32: James Marcia | Moratorium | I am graduating from UCO with my Bachelor's degree this spring and, like a lot of college grads, I am stuck in the middle! Should I go forward to get my Master's or go and try to find a job? I still haven't made my decision and I am running out of time!!
33: Just as Marcia explained, as a person with identity moratorium, I am very anxious and am experiencing conflict. I will take his advice that I will eventually come to a decision, although it won't be easy!
34: Moral | My parents definitely had the most influence on me. Growing up, I would have followed my parents anywhere. By the time I started hanging around others (enough to be influenced), my morals were pretty much already set in stone. I knew what kind of person I wanted to be. | Development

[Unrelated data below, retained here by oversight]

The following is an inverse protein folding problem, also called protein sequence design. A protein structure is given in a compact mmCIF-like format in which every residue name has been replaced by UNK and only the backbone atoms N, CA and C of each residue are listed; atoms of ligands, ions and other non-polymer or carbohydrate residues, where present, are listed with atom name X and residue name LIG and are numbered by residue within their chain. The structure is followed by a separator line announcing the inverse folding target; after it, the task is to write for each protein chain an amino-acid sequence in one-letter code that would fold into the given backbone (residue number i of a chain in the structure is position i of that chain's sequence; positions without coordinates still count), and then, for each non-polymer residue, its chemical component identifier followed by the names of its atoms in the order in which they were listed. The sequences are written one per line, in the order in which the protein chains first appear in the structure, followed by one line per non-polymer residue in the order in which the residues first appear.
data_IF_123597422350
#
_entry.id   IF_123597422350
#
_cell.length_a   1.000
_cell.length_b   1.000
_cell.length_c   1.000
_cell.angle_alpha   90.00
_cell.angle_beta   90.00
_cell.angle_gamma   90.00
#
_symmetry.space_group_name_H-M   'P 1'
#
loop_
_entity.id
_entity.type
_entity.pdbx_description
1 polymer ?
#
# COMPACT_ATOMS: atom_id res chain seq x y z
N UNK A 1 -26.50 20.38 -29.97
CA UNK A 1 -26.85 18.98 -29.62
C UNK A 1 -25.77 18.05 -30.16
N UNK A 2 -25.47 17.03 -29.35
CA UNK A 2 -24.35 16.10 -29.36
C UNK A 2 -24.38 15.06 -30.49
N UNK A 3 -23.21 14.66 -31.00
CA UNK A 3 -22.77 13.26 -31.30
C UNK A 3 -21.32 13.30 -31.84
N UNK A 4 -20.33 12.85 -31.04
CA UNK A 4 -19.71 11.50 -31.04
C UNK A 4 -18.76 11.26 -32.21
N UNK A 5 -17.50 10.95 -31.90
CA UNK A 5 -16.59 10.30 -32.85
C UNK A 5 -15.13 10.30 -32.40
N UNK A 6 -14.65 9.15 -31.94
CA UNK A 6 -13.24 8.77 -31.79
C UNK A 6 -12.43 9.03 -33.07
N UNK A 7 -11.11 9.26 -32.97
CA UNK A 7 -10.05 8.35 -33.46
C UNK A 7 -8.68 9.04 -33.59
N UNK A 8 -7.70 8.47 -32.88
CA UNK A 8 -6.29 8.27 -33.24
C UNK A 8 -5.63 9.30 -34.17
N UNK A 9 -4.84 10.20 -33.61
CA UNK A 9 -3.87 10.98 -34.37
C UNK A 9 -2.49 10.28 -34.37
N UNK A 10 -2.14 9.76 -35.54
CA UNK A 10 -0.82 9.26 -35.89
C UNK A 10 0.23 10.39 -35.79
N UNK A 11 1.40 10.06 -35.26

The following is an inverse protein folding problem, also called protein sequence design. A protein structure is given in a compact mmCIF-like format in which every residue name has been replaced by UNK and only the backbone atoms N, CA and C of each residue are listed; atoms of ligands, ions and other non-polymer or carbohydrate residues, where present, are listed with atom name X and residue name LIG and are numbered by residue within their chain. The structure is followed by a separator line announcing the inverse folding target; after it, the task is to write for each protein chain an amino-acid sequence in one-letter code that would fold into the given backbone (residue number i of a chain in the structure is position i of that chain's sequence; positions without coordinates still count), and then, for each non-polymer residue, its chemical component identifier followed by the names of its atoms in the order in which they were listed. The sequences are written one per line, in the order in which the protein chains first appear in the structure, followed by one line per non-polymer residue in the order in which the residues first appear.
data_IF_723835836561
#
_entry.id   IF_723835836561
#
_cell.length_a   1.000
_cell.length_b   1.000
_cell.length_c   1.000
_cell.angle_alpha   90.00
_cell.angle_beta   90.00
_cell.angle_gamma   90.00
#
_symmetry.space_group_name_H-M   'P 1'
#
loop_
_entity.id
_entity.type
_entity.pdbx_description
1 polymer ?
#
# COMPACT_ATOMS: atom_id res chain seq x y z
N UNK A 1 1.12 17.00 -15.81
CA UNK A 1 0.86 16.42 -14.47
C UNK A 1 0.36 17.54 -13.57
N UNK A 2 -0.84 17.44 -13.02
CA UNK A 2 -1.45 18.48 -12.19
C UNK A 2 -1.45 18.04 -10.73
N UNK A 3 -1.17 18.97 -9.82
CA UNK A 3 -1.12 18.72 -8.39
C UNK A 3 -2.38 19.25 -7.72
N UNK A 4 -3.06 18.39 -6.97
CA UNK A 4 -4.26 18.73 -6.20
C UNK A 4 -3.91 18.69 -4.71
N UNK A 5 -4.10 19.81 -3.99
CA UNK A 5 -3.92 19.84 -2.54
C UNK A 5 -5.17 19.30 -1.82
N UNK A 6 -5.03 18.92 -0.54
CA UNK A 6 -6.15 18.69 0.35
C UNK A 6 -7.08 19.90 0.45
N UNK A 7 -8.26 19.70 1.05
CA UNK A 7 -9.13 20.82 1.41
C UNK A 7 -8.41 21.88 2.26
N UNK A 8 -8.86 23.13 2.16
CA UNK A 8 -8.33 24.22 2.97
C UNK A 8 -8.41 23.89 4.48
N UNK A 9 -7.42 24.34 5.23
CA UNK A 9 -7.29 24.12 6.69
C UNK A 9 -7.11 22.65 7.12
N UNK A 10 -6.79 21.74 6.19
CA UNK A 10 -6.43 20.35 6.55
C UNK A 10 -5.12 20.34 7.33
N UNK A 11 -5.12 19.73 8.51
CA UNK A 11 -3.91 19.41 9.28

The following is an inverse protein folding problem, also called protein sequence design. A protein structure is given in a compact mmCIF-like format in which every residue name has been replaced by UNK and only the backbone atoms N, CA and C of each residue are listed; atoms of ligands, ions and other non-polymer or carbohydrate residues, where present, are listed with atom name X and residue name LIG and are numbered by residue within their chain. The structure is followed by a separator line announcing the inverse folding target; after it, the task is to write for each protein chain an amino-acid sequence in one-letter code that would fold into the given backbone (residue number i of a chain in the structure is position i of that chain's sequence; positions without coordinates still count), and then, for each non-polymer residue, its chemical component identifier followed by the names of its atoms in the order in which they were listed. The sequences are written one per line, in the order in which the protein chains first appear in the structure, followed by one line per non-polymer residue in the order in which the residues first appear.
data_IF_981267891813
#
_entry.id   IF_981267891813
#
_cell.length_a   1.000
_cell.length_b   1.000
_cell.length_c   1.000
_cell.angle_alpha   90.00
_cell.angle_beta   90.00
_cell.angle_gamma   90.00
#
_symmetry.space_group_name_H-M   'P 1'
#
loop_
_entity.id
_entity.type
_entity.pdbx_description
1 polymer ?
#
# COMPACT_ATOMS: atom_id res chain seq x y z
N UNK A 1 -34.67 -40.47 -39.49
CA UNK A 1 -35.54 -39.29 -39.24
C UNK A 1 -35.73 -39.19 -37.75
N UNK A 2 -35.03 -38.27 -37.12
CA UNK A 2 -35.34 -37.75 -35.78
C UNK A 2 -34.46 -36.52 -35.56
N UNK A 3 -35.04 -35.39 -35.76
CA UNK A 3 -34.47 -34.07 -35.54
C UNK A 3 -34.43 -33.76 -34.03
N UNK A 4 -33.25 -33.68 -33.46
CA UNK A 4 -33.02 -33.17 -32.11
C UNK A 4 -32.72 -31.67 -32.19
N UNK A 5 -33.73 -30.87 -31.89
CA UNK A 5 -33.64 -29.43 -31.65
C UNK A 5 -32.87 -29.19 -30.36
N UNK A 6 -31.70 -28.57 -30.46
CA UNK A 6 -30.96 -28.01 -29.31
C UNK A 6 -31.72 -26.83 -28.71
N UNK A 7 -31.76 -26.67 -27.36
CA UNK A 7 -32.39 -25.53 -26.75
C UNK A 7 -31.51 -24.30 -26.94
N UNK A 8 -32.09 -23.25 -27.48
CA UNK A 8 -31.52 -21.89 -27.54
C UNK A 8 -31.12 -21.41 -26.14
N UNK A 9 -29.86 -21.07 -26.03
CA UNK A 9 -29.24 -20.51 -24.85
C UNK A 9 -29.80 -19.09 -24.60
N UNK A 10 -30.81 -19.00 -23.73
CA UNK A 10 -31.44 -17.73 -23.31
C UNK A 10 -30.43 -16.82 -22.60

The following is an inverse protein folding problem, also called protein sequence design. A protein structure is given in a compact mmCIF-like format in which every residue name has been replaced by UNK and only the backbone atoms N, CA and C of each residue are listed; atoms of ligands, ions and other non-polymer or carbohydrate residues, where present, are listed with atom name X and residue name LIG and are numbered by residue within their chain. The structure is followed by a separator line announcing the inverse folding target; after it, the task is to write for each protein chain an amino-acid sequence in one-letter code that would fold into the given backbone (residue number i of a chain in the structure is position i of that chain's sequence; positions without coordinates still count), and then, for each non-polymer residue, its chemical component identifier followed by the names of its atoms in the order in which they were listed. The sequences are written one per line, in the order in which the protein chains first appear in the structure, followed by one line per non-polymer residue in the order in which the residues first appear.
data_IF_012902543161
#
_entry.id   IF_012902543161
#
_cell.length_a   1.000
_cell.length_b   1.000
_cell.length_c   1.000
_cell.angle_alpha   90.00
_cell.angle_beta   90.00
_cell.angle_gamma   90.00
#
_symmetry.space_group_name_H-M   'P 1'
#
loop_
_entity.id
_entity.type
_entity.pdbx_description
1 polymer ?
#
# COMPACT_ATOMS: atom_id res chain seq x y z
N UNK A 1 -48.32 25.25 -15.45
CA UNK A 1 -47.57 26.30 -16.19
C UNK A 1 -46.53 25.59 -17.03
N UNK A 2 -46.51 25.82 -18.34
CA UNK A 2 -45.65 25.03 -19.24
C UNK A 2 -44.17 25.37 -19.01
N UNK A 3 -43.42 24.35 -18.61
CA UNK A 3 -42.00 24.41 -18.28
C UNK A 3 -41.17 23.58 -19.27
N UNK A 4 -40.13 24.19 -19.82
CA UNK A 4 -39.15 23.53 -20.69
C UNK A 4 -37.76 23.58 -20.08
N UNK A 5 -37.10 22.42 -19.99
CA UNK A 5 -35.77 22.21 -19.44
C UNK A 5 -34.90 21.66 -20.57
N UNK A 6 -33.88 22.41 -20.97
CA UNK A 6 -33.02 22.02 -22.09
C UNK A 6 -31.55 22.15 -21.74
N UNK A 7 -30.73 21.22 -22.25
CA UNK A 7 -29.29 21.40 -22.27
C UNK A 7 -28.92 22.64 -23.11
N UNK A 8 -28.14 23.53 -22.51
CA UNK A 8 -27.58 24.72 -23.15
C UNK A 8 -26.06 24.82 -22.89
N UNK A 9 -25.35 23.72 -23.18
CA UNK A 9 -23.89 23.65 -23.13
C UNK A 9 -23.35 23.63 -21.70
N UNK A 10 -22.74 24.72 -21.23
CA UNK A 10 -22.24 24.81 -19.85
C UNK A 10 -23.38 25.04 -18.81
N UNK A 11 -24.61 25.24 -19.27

35: What influenced me the most was my parents' leading by example. | They told me that littering was bad, that animals deserve to be taken care of, that doing well in school was a good thing, and that I should expect others to treat me in the same way that I treat them.
38: When I was very young, I spent most of my time playing with my sister. She's always been my best friend. If I wasn't playing with her, I was playing with the neighbor boys who were close to me in age. We would ride four-wheelers all around our backyards. | Friendships | In middle childhood, I had a few very close female friends. Looking back, it seems like we never all hung out at once – it was always one-on-one. We all enjoyed dressing up and hanging out with each other and trusted each other with anything.